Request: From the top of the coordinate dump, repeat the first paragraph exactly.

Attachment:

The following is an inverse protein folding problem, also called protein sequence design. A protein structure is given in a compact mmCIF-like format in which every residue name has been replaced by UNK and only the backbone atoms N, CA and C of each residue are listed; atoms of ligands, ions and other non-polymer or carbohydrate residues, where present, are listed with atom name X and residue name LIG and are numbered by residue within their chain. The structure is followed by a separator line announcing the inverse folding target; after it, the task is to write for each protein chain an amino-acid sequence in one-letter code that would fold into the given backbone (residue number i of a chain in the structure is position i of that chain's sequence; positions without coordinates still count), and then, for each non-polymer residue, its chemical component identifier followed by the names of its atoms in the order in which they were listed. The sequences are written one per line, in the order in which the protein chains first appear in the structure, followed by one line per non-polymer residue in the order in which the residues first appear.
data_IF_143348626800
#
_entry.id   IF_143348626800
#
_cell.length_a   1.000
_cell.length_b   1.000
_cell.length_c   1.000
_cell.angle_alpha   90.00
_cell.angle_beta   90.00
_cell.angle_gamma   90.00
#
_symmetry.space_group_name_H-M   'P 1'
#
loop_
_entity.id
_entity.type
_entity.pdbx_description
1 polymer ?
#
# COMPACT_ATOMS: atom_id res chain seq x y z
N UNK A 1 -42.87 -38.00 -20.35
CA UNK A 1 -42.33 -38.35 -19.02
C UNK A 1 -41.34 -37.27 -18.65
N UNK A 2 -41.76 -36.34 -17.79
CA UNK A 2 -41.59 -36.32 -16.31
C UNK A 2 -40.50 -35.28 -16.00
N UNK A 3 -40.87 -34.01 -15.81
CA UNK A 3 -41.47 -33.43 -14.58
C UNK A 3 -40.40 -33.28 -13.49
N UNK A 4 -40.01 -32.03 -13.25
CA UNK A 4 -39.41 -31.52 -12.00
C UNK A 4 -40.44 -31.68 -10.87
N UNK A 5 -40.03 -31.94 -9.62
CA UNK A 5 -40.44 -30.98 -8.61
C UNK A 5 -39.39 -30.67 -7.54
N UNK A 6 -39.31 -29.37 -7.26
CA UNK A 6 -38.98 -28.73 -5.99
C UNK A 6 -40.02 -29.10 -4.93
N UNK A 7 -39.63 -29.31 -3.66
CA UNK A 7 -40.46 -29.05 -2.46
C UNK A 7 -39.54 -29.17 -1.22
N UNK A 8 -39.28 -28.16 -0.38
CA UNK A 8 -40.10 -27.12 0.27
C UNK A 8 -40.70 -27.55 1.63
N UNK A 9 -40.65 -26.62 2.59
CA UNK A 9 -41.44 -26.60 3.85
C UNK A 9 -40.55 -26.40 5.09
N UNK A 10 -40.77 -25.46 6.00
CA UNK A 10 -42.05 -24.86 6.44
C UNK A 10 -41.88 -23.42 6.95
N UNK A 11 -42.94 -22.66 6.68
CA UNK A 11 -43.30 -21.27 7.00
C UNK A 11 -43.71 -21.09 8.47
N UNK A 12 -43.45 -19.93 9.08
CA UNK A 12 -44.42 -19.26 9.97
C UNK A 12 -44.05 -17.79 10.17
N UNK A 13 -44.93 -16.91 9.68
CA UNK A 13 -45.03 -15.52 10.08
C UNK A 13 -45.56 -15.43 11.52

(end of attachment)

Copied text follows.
The following is an inverse protein folding problem, also called protein sequence design. A protein structure is given in a compact mmCIF-like format in which every residue name has been replaced by UNK and only the backbone atoms N, CA and C of each residue are listed; atoms of ligands, ions and other non-polymer or carbohydrate residues, where present, are listed with atom name X and residue name LIG and are numbered by residue within their chain. The structure is followed by a separator line announcing the inverse folding target; after it, the task is to write for each protein chain an amino-acid sequence in one-letter code that would fold into the given backbone (residue number i of a chain in the structure is position i of that chain's sequence; positions without coordinates still count), and then, for each non-polymer residue, its chemical component identifier followed by the names of its atoms in the order in which they were listed. The sequences are written one per line, in the order in which the protein chains first appear in the structure, followed by one line per non-polymer residue in the order in which the residues first appear.